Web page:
Responding to the potential business impacts of COVID-19

A special COVID-19 webpage managed by PwC experts. This page provides information on how you can prepare your organisation and respond.

PwC Estonia has set up a special COVID-19 expert team to help our clients find solutions in the time of crisis. On this page, you will find topical materials and an overview of key issues which we will help our clients address and which are related to the spreading of the virus and the state of emergency.

Estonia is one of the few countries in the world where most public services are electronically accessible. Even though the crisis is a challenging situation for us all, it is still possible to continue most of the business activities, as they depend on the accessibility of public services. 

As a global network of firms, we can make use of the best practices of our Asian and European colleagues who have developed crisis plans for a range of issues from the business and financial consultations to operative and technical solutions. PwC’s tax and financial consultants and PwC Legal’s lawyers will give you a comprehensive overview of all relevant issues, to allow you to systemically navigate all your activities in these difficult times.

PwC’s specialists can help you in various roles and with a range of tasks – they can help your management think of potential options and provide operational advice, assist you in project management during the crisis, help you develop and rapidly implement solutions for specific problems, arrange secondment of human resources to perform the activities within your organisation, and do much more.

Our global crisis centre is currently working with a range of organisations across industries.

Six key areas of focus for organisations

Crisis management and response

Existing business continuity plans may not be capable of handling the fast-moving and unknown variables of an outbreak like COVID-19. 

What you can do now: 

  • Develop incident management and scenario plans that are specific to this crisis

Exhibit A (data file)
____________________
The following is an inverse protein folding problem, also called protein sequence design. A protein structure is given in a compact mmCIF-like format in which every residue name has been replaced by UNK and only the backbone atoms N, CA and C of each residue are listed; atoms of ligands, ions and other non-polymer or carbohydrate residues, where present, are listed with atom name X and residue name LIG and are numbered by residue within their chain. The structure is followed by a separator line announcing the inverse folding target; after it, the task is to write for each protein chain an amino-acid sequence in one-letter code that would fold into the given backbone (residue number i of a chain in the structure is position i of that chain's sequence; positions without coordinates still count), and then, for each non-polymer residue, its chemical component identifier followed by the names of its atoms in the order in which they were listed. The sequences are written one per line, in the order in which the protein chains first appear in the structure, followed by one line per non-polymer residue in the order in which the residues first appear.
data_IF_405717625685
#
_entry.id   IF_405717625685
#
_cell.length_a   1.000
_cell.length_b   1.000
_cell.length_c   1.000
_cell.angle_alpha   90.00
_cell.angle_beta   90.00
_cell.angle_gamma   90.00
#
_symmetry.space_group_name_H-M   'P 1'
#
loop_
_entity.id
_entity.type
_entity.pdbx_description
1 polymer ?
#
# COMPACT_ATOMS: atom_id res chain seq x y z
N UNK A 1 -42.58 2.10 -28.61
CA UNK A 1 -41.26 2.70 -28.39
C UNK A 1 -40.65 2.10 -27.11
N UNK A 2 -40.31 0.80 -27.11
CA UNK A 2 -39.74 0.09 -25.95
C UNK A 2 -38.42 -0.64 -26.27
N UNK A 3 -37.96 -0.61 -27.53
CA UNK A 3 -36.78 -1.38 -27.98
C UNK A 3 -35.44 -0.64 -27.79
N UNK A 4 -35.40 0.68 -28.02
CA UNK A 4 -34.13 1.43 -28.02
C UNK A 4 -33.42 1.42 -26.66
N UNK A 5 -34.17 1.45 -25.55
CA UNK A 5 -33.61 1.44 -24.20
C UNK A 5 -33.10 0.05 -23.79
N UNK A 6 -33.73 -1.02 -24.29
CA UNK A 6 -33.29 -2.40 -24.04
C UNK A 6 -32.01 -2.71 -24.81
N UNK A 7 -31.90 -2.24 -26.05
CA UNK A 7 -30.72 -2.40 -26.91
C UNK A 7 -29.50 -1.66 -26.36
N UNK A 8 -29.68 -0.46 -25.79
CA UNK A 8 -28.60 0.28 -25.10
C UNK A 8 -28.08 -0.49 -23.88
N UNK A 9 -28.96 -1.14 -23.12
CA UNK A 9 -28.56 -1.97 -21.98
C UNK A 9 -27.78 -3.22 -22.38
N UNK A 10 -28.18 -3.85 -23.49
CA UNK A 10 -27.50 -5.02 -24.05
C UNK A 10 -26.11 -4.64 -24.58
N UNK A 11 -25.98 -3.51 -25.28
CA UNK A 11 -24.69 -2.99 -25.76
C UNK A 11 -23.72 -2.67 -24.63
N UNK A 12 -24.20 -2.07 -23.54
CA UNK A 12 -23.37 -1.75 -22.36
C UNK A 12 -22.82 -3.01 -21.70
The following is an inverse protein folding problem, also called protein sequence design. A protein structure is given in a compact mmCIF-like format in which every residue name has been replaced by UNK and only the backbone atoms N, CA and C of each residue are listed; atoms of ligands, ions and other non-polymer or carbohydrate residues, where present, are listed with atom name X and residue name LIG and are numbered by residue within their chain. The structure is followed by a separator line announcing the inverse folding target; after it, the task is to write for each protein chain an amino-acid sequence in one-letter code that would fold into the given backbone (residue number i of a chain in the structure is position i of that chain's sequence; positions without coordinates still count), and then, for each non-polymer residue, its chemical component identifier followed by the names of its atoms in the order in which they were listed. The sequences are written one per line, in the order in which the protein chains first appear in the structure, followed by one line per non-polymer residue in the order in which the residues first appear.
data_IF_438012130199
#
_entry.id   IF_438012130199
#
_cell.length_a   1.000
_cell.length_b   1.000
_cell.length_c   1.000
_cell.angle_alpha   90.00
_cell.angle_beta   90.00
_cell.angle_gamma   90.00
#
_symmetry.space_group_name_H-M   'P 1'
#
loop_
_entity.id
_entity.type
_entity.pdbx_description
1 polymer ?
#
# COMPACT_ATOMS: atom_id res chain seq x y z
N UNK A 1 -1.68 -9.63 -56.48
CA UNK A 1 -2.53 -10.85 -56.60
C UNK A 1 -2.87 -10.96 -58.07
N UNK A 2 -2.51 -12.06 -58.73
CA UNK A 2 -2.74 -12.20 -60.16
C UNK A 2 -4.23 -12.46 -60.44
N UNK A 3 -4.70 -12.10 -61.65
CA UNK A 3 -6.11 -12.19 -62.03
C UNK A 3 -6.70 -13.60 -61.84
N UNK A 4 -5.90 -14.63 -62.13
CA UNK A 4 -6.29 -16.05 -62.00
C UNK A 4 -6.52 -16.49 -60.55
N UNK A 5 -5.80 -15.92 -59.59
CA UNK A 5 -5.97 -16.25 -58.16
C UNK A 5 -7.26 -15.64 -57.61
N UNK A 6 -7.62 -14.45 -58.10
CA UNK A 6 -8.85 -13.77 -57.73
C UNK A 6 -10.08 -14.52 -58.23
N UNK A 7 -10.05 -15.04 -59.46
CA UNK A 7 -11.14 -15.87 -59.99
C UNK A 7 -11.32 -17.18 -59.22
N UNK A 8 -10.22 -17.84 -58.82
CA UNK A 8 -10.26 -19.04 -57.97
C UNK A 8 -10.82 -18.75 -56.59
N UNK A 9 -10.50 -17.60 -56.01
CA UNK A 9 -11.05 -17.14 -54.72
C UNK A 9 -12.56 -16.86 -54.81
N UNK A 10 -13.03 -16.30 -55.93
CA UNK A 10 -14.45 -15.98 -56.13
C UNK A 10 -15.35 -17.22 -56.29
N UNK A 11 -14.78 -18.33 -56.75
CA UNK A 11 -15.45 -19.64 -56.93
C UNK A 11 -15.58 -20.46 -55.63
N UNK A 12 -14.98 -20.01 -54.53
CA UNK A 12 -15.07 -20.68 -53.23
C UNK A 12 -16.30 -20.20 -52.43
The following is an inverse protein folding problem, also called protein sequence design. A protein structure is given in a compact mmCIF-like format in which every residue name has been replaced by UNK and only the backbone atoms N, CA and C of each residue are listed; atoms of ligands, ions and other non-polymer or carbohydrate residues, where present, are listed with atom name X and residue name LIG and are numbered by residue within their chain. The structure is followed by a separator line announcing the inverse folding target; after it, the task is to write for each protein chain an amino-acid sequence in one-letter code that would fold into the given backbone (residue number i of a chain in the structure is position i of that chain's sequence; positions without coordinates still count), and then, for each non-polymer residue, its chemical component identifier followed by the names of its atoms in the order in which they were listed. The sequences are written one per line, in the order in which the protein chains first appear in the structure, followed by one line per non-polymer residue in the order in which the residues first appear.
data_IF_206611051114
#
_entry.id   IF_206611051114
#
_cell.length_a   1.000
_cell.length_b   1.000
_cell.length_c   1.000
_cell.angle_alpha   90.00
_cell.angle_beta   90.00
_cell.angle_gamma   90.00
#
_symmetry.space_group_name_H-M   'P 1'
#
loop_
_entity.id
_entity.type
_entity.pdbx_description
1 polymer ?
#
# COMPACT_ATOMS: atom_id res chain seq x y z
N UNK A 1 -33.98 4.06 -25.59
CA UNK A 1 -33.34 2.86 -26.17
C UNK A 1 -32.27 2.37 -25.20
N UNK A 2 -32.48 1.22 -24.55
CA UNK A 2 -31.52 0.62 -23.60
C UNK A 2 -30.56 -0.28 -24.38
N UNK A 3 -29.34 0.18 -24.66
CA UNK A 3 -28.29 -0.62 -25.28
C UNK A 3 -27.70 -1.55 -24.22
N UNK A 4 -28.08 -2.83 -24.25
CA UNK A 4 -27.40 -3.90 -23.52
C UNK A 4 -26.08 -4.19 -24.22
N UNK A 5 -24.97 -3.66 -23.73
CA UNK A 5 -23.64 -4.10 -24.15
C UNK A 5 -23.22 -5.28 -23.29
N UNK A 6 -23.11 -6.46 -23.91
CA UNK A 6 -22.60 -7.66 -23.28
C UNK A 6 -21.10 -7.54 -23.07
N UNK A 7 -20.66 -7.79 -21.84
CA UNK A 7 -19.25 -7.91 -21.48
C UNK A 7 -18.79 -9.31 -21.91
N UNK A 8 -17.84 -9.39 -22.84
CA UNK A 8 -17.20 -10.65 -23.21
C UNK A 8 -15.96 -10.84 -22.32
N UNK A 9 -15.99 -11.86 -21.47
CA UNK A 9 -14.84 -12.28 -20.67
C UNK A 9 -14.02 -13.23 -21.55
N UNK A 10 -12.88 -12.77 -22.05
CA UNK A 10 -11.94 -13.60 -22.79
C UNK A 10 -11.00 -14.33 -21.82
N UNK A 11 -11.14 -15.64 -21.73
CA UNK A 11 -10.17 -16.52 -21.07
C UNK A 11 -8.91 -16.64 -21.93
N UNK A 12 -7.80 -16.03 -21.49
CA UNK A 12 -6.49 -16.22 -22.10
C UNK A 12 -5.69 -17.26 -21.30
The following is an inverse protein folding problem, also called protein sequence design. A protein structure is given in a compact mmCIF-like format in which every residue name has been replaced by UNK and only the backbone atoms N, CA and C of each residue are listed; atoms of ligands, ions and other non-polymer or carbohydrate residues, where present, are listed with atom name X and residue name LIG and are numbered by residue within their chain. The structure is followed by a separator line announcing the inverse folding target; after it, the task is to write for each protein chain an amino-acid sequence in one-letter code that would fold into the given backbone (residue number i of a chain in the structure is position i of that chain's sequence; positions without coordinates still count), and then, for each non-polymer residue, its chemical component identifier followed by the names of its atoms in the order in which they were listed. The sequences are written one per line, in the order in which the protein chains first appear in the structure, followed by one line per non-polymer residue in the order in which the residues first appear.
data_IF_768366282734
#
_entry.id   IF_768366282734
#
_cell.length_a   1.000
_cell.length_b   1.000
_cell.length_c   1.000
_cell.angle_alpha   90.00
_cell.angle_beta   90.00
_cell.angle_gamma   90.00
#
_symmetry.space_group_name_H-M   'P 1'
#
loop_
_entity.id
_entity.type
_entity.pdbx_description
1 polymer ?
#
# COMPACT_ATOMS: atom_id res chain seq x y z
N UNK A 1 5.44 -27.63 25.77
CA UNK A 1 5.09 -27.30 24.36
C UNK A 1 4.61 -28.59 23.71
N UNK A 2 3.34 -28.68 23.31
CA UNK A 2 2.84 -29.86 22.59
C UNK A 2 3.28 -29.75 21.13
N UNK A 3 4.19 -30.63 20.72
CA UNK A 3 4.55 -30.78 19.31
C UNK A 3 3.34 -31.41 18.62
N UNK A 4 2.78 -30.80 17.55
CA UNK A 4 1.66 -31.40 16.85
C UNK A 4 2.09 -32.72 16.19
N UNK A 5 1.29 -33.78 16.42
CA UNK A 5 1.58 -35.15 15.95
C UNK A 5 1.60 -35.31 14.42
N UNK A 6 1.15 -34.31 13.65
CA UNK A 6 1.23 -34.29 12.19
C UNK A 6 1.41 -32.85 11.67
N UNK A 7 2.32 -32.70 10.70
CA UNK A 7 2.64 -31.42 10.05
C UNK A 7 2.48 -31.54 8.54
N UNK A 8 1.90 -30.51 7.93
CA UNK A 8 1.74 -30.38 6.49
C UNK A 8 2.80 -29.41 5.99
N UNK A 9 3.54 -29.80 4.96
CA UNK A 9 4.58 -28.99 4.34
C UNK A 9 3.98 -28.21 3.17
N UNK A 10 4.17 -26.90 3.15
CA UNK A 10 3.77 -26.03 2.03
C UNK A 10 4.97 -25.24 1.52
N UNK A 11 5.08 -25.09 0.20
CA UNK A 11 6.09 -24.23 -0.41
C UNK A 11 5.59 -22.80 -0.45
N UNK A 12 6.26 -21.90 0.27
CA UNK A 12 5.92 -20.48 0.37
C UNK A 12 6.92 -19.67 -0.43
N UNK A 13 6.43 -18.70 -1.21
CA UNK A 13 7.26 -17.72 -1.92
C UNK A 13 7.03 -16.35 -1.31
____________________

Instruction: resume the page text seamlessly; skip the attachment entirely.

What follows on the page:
• Focus on factually and effectively communicating to stakeholders

  • Plan on how to meet government priorities in individual countries and minimise the risk of business disruptions

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Beyond human welfare, there are other people challenges to tackle, including how to support remote working at scale.

What you can do now: 

  • Attend to immediate global mobility concerns, such as reviewing travel rules, HR policies, first-aid plans

  • Assess remote working strategy, including asking employees to temporarily stop work or work remotely or relocate

  • Address strains on a firm’s existing information technology and communications infrastructure in order to support remote working during the crisis

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Operations and supply chain

The ripple effects of the COVID-19 pandemic are difficult to model and assess, but global businesses can begin to mitigate supply chain distributions. 

What you can do now: 

  • Identify alternative supply chain scenarios — especially as new cases of the virus emerge in different territories

  • Activate pre-approved parts or raw-material substitutions

  • Adapt allocations to customers and pricing strategies

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Finance and liquidity

Financial markets often watch how companies plan for and respond to events like the COVID-19 pandemic.

What you can do now: 

  • Consider disclosures related to direct effects on the results of operations, as well as second- and third-order effects

  • Think about disclosures related to risks and uncertainties about the impact of COVID-19 on future periods

  • Assess disclosures on the current and future impact on liquidity and capital resources

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Tax, trade and regulatory

Navigating complexity and risk in today’s global uncertainty takes more than an understanding of tax and regulatory systems. It is critical that tax functions consider the broader economic, political and societal context you operate in, in order to make informed and compliant decisions that drive your operations forward.

What you can do now: 

  • Effectively manage cash taxes, obtain available refunds and consider local government and tax authority measures in response to COVID-19

  • Consider actions to stabilise supply chains while bracing for an unpredictable revenue and profitability mix in key markets

  • Assess the resources your company needs to meet your ongoing indirect and direct tax compliance requirements